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Info-Tech Research Group is one of the world’s leading IT research and consulting firms, proudly serving more than 30,000 professionals. The company produces unbiased and highly relevant research to help CIOs and IT leaders make strategic, timely and informed decisions. For more than 25 years, Info-Tech has worked closely with IT teams to provide them with everything they need, from practical tools to analyst guidance, and ensure they deliver measurable results for organizations.
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The advent of quantum computers will make ECC and RSA encryption algorithms obsolete, requiring enterprises to migrate their computing systems and PKI infrastructure to new quantum secure cryptographic algorithms.
Securing The Post Quantum World
This migration of PKI solutions to quantum secure cryptographic algorithms will create many big challenges for many companies. All existing applications and systems must be updated to support the new secure quantum algorithms that are now being developed in response to the threats posed by quantum computers. The process of updating to new algorithms requires significant engineering work, and many systems require extensive updating.
For many companies, a “rip and replace” approach to upgrading their encryption systems simply isn’t feasible. They need a solution that allows for a gradual and low-risk migration of systems to these new cryptographic algorithms to avoid the need to update all systems at once. Additionally, all systems must be tested to ensure they function properly during transit.
Quantum secure cryptography requires certificates that support quantum secure algorithms. New certificate types are introduced to solve the challenges of migrating to quantum secure cryptographic algorithms, with different certificate types for different use cases.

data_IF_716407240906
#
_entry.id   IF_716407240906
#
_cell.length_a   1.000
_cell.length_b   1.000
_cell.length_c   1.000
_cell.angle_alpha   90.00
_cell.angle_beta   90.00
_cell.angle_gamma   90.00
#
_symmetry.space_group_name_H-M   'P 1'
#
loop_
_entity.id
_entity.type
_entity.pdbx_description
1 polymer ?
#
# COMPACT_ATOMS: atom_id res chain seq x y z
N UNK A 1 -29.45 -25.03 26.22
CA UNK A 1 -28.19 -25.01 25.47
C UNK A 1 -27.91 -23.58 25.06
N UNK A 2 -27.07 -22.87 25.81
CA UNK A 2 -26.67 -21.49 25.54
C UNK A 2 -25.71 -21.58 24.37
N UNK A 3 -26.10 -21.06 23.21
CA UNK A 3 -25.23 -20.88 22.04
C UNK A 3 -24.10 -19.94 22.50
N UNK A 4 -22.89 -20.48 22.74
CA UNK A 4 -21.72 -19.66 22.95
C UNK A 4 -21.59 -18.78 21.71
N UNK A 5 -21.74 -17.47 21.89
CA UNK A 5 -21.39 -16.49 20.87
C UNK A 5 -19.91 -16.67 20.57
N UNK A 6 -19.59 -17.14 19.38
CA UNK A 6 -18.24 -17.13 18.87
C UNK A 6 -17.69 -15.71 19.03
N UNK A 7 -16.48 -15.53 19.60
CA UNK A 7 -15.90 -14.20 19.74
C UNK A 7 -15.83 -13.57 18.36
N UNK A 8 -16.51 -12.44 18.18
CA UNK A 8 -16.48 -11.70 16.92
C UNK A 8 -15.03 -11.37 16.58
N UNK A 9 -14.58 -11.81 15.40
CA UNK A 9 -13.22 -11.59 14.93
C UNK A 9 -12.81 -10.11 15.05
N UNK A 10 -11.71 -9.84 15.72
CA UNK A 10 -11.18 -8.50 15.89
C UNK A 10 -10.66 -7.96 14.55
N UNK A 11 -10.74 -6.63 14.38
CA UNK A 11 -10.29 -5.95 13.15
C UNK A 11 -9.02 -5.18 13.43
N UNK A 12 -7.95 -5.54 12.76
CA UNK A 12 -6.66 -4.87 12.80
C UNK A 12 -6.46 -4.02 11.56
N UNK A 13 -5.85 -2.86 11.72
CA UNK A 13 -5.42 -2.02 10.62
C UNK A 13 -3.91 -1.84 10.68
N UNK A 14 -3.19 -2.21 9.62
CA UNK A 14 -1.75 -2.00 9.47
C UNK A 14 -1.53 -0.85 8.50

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There are four “types” of certificates relevant to any discussion of secure quantum cryptography – each with different purposes, uses, and trade-offs. It is important to note that in both cases, we are still discussing the X.509 digital certificate. Certificate types differ according to the purpose of the certificate and the encryption algorithms used to create the certificate.
Traditional PKI certificates are the certificates used in our PKI systems today. “Traditional” refers to the fact that these certificates use traditional ECC or RSA encryption algorithms. Most PKI systems will continue to use traditional PKI certificates for some time to come. They provide effective protection against existing computer attacks, but will be rendered obsolete in the future by quantum computers and quantum attacks on ECC and RSA encryption.
Quantum secure certificates are X.509 certificates that use quantum secure encryption algorithms. While NIST is still in the process of standardizing quantum secure encryption algorithms, they have identified a number of candidate algorithms and implementations of these algorithms are currently available.
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Migrating to quantum secure algorithms means using quantum secure certificates. That is, X.509 certificates containing quantum secure encryption keys used with quantum secure encryption algorithms. These implementations require updating existing systems to use new encryption algorithms.
Hybrid certificates are cross-signed certificates that contain a traditional key and signature (RSA or ECC) and a quantum secure key and signature. Hybrid certificates enable a migration path for systems with multiple components that cannot all be upgraded or replaced at the same time.
Using hybrid certificates is like having a house with two doors, and each door has its own unique key. If I install a new front door lock, only people with the new key can open that door. People with the old key can still enter the house, but only through the unchanged back door. during the time,